Oil and Arcylic on canvas, 180x 130cm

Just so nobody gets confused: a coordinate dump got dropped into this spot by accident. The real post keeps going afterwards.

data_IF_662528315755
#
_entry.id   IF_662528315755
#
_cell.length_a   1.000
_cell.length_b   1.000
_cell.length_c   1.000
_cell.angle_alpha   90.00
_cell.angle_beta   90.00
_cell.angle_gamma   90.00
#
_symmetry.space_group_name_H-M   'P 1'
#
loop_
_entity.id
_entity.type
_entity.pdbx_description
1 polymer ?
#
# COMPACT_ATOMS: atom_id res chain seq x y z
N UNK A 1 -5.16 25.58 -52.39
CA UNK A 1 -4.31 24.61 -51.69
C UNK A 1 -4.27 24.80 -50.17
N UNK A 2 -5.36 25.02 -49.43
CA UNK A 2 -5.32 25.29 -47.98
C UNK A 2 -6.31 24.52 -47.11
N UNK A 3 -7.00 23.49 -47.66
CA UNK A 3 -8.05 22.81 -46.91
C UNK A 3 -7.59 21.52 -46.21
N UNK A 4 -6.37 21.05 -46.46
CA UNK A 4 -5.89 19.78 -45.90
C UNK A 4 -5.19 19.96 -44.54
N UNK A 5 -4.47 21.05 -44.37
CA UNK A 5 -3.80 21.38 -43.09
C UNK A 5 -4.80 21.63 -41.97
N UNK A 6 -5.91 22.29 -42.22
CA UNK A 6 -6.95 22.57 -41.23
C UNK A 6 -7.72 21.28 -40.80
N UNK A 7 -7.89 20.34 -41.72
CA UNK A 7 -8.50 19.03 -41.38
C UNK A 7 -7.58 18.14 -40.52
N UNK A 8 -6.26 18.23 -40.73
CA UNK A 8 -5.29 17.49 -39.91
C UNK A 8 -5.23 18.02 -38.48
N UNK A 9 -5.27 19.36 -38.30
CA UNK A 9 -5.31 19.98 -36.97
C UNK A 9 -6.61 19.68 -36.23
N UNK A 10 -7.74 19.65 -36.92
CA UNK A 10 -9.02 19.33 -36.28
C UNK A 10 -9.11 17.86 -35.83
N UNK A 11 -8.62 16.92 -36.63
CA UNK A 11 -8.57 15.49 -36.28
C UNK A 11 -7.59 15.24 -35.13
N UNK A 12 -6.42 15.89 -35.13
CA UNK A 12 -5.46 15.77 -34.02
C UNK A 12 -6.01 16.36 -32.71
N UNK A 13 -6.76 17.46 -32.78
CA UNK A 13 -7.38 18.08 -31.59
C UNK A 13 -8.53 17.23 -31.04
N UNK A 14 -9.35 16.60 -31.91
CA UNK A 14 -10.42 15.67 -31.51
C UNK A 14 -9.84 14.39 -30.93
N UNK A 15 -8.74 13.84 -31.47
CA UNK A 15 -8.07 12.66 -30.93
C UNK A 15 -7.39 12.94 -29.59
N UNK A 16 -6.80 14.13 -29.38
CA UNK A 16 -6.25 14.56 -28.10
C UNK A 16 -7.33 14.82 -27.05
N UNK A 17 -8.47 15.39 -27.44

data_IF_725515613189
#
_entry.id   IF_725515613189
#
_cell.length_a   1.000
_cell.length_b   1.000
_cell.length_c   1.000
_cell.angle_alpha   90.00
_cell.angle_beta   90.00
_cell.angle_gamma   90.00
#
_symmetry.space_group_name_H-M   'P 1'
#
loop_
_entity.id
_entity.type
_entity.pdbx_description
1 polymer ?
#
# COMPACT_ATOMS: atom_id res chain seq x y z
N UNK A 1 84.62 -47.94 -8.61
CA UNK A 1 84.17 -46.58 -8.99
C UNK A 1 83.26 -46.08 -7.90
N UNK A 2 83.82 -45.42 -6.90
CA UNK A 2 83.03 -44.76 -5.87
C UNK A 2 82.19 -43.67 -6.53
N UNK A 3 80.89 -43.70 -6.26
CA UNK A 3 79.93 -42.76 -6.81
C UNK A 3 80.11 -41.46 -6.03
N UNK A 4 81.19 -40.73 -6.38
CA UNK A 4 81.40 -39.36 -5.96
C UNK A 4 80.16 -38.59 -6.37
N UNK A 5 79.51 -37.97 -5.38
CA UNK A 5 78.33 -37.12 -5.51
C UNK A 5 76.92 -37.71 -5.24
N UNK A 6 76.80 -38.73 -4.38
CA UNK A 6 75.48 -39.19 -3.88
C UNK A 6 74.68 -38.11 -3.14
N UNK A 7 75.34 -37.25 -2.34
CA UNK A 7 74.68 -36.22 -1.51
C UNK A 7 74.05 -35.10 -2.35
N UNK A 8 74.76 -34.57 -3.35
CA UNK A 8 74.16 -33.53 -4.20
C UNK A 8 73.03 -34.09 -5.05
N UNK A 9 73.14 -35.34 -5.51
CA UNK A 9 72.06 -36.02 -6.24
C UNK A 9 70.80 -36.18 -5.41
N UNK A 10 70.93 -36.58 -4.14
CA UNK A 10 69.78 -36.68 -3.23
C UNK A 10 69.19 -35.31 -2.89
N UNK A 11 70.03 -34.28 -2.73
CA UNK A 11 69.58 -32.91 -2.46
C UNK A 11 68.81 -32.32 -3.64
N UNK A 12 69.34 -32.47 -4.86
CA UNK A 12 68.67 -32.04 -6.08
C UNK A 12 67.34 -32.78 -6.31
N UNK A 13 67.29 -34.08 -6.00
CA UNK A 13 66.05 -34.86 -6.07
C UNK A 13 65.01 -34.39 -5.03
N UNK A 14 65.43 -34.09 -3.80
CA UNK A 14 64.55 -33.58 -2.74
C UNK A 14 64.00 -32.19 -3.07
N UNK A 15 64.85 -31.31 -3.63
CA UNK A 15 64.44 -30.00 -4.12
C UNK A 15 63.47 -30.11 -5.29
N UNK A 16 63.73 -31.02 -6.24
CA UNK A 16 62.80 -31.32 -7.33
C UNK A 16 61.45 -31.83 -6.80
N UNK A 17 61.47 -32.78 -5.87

The super-massive blackhole at the centre of Messier 87 a supergiant elliptical galaxy in the constellation Virgo, has an event horizon diameter equal to that of our entire solar system. Despite its stupendous size and power, it is is 6.5 billion times more massive than the Sun, it is relatively simple, and can be described by just two numbers; how much mass went into it and how fast it is spinning. The discovery of the Higgs Boson at CERN was a momentous breakthrough for physics. Despite its subatomic scale and its fundamental nature, it gives all particles in the universe mass, it can be described by a short set of equations. By contrast the human brain is the most complex thing we know of in the universe. Any living thing much larger than us scaling up by factors of 10 would be subject to breakage via gravity, whilst anything much smaller would not be complex enough to contemplate its origins. In this painting I explore my genuine fascination that life, to quote Sir Martin Rees, "assumes its greatest complexity on this intermediate scale".